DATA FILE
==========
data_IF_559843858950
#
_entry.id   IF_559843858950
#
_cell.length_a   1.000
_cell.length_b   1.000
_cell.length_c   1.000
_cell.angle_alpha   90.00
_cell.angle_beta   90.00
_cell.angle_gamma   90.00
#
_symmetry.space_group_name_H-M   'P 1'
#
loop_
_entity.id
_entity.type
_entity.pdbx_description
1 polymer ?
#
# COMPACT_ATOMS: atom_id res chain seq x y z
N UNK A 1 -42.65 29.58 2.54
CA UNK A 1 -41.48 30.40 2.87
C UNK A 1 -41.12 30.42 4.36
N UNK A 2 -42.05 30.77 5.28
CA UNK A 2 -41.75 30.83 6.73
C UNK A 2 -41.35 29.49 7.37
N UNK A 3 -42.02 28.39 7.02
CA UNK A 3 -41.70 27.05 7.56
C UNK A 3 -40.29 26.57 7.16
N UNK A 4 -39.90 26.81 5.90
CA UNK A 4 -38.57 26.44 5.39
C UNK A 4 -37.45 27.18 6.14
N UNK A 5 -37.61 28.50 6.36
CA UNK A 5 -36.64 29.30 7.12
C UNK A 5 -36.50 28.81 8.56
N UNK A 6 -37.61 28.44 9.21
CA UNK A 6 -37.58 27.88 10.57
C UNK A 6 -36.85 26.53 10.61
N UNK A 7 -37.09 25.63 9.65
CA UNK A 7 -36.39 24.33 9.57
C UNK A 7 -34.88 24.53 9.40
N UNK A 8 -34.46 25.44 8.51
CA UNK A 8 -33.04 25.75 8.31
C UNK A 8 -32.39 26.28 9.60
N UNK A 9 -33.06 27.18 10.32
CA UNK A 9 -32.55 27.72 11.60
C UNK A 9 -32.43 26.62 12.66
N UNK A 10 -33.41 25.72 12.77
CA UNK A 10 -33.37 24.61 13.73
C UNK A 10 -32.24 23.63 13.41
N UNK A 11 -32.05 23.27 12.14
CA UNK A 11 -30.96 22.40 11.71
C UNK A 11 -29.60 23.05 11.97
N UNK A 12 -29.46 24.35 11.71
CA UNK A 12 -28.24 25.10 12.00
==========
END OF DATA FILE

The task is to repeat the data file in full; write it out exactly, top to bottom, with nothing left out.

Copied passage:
data_IF_559843858950
#
_entry.id   IF_559843858950
#
_cell.length_a   1.000
_cell.length_b   1.000
_cell.length_c   1.000
_cell.angle_alpha   90.00
_cell.angle_beta   90.00
_cell.angle_gamma   90.00
#
_symmetry.space_group_name_H-M   'P 1'
#
loop_
_entity.id
_entity.type
_entity.pdbx_description
1 polymer ?
#
# COMPACT_ATOMS: atom_id res chain seq x y z
N UNK A 1 -42.65 29.58 2.54
CA UNK A 1 -41.48 30.40 2.87
C UNK A 1 -41.12 30.42 4.36
N UNK A 2 -42.05 30.77 5.28
CA UNK A 2 -41.75 30.83 6.73
C UNK A 2 -41.35 29.49 7.37
N UNK A 3 -42.02 28.39 7.02
CA UNK A 3 -41.70 27.05 7.56
C UNK A 3 -40.29 26.57 7.16
N UNK A 4 -39.90 26.81 5.90
CA UNK A 4 -38.57 26.44 5.39
C UNK A 4 -37.45 27.18 6.14
N UNK A 5 -37.61 28.50 6.36
CA UNK A 5 -36.64 29.30 7.12
C UNK A 5 -36.50 28.81 8.56
N UNK A 6 -37.61 28.44 9.21
CA UNK A 6 -37.58 27.88 10.57
C UNK A 6 -36.85 26.53 10.61
N UNK A 7 -37.09 25.63 9.65
CA UNK A 7 -36.39 24.33 9.57
C UNK A 7 -34.88 24.53 9.40
N UNK A 8 -34.46 25.44 8.51
CA UNK A 8 -33.04 25.75 8.31
C UNK A 8 -32.39 26.28 9.60
N UNK A 9 -33.06 27.18 10.32
CA UNK A 9 -32.55 27.72 11.60
C UNK A 9 -32.43 26.62 12.66
N UNK A 10 -33.41 25.72 12.77
CA UNK A 10 -33.37 24.61 13.73
C UNK A 10 -32.24 23.63 13.41
N UNK A 11 -32.05 23.27 12.14
CA UNK A 11 -30.96 22.40 11.71
C UNK A 11 -29.60 23.05 11.97
N UNK A 12 -29.46 24.35 11.71
CA UNK A 12 -28.24 25.10 12.00